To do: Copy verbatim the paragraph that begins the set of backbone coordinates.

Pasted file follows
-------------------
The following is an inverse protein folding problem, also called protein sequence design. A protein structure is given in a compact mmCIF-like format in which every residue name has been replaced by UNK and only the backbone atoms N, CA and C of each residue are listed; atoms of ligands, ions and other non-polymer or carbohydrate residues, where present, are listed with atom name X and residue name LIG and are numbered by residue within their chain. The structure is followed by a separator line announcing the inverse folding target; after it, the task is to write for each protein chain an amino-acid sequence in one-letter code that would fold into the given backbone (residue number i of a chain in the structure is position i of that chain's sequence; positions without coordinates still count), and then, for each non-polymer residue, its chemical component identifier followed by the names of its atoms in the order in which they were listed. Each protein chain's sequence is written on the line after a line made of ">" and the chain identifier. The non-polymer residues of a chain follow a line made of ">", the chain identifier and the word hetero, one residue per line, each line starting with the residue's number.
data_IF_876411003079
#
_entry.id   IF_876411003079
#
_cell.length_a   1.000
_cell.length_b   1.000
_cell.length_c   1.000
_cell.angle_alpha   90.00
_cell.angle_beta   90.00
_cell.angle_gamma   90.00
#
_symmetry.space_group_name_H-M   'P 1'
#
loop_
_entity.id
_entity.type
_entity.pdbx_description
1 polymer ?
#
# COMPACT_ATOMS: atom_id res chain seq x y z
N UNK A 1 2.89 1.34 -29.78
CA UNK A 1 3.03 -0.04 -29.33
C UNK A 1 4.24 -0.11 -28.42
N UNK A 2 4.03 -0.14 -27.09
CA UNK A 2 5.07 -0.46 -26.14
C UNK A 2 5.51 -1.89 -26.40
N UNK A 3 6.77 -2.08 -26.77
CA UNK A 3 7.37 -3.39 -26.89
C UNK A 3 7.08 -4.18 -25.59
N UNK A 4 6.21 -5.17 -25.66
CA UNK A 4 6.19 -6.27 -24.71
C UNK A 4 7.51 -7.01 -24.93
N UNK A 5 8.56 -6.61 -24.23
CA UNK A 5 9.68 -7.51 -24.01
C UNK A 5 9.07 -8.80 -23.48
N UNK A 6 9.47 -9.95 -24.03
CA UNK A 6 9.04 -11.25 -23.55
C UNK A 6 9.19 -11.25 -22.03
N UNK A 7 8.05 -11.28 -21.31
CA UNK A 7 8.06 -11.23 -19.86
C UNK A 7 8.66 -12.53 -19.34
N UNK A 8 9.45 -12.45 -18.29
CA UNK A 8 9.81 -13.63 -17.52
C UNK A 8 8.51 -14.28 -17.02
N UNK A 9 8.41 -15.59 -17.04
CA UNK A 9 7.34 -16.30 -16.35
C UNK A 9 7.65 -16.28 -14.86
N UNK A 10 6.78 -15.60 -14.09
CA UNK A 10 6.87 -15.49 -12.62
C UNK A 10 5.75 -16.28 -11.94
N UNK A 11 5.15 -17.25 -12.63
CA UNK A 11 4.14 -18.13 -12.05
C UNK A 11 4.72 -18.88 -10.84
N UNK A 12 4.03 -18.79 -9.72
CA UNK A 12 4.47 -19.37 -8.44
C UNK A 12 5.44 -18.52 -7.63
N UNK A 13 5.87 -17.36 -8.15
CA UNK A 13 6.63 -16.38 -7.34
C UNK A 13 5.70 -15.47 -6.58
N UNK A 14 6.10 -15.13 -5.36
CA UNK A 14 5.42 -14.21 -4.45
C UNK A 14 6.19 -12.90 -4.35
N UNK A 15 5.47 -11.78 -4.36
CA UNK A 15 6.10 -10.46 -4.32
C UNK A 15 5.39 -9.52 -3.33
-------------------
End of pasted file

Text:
The following is an inverse protein folding problem, also called protein sequence design. A protein structure is given in a compact mmCIF-like format in which every residue name has been replaced by UNK and only the backbone atoms N, CA and C of each residue are listed; atoms of ligands, ions and other non-polymer or carbohydrate residues, where present, are listed with atom name X and residue name LIG and are numbered by residue within their chain. The structure is followed by a separator line announcing the inverse folding target; after it, the task is to write for each protein chain an amino-acid sequence in one-letter code that would fold into the given backbone (residue number i of a chain in the structure is position i of that chain's sequence; positions without coordinates still count), and then, for each non-polymer residue, its chemical component identifier followed by the names of its atoms in the order in which they were listed. Each protein chain's sequence is written on the line after a line made of ">" and the chain identifier. The non-polymer residues of a chain follow a line made of ">", the chain identifier and the word hetero, one residue per line, each line starting with the residue's number.